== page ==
We programmers know and love Pascal’s triangle: an array of
numbers with $1$ at the
top and whose entries are the sum of the two numbers directly
above (except numbers at both ends, which are always
$1$). For programming this
generation rule, the triangle is best represented leftaligned;
then the numbers on the left column and on the top row equal
$1$ and every other is the
sum of the numbers immediately above and to its left. The
numbers highlighted in bold correspond to the base of Pascal’s
triangle of height $5$:
\[ \begin{array}{rrrrr} \hline 1 & 1
& 1 & 1 & \textbf{1}\\ 1 & 2 & 3 &
\textbf{4} \\ 1 & 3 & \textbf{6} \\ 1 & \textbf{4}
\\ \textbf{1} \end{array} \]
Pascal’s hyperpyramids generalize
the triangle to higher dimensions. In $3$ dimensions, the value at position
$(x, y, z)$ is the sum of
up to three other values:

$(x, y, z1)$, the
value immediately below it if we are not on the bottom face
($z=0$);

$(x, y1, z)$, the
value immediately behind if we are not on the back face
($y=0$);

$(x1, y, z)$, the
value immediately to the left if we are not on the leftmost
face ($x=0$).
All values at the bottom, back, and leftmost faces are
$1$.
The following figure depicts Pascal’s 3Dpyramid of height
$5$ as a series of plane
cuts obtained by fixing the value of the $z$ coordinate.
$z = 0$

$z = 1$

$z = 2$

$z = 3$

$z
= 4$

\[ \begin{array}{rrrrr}
\hline 1 & 1 & 1 & 1 & \textbf{1} \\ 1
& 2 & 3 & \textbf{4} \\ 1 & 3 &
\textbf{6} \\ 1 & \textbf{4} \\ \textbf{1}
\end{array} \]

\[ \begin{array}{rrrr}
\hline 1 & 2 & 3 & \textbf{4} \\ 2 & 6
& \textbf{12} \\ 3 & \textbf{12} \\ \textbf{4}
\end{array} \]

\[ \begin{array}{rrr}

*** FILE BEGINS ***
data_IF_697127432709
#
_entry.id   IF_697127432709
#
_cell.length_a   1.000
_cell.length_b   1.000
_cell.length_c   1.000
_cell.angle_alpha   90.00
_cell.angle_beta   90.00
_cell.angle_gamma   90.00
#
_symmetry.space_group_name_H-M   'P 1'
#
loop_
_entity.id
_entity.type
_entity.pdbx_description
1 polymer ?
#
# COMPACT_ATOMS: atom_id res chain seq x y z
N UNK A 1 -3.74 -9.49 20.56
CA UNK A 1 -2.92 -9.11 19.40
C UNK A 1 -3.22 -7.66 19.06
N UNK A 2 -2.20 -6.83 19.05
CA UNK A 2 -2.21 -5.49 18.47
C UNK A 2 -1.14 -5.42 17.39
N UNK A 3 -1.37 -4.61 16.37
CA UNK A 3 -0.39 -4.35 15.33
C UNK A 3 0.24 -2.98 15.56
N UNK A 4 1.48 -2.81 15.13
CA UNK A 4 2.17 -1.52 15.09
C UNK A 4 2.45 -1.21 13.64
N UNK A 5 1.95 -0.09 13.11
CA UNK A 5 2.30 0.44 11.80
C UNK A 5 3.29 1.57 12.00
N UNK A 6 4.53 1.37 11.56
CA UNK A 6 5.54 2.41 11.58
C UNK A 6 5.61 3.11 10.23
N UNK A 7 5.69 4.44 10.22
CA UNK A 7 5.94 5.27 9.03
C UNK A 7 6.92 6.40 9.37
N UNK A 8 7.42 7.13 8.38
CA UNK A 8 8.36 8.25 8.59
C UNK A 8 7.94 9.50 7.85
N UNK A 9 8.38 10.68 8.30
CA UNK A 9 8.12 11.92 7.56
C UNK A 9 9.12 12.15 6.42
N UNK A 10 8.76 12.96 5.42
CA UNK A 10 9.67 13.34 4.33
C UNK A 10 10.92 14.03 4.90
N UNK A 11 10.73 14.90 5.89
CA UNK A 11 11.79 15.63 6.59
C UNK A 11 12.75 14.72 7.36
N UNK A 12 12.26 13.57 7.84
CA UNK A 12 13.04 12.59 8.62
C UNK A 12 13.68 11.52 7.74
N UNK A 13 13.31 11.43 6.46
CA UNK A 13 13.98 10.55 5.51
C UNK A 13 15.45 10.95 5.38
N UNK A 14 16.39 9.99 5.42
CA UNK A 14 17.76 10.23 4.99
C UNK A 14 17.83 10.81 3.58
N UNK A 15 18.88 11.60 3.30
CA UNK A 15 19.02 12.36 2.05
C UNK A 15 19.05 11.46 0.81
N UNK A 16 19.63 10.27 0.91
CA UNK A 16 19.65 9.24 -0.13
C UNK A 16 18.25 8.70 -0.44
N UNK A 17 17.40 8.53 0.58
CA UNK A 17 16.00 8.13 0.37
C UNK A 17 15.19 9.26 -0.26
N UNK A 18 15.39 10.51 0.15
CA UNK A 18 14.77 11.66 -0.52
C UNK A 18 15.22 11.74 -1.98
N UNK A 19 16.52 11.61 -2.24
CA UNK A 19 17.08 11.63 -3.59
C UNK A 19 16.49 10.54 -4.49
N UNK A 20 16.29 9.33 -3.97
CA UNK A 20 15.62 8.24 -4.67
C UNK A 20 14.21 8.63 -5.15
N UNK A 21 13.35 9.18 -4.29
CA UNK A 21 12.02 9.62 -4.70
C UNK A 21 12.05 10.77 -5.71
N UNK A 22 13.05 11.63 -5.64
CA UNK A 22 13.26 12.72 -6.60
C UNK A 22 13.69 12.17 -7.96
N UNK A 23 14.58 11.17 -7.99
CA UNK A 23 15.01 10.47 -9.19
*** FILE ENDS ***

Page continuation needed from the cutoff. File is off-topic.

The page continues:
\hline 1 & 3 & \textbf{6} \\ 3 &
\textbf{12} \\ \textbf{6} & \end{array} \]

\[ \begin{array}{rr}
\hline 1 & \textbf{4} \\ \textbf{4} \\ \end{array}
\]

\[ \begin{array}{c}
\hline \textbf{1} \end{array} \]

For example, the number at position $x=1$, $y=2$, $z=1$ is the sum of the values at
$(0, 2, 1)$, $(1, 1, 1)$ and $(1, 2, 0)$, namely, $6 + 3 + 3 = 12$. The base of the
pyramid corresponds to a plane of positions such that
$x+y+z = 4$ (highlighted
in bold above).
The size of each layer grows quadratically with the height
of the pyramid, but there are many repeated values due to
symmetries: numbers at positions that are permutations of one
another must be equal. For example, the numbers at positions
$(0,1,2)$, $(1,2,0)$ and $(2,1,0)$ above are all equal to
$3$.
Task
Write a program that, given the number of dimensions
$D$ of the hyperspace and
the height $H$ of a
hyperpyramid, computes the set of numbers at the base.
Input
A single line with two positive integers: the number of
dimensions, $D$, and the
height of the hyperpyramid, $H$.
Constraints
$2$

$\leq $

$D$

$<$

$32$

Number of dimensions

$1$

$\leq $

$H$

$<$

$32$

Height

$D$ and
$H$ are such that
all numbers in the hyperpyramid are less than
$2^{63}$.

Output
The set of numbers at the base of the hyperpyramid, with no
repetitions, one number per line, and in ascending order.
Sample Input 1 
Sample Output 1 
2 5

1
4
6

Sample Input 2 
Sample Output 2 
3 5

1
4
6
12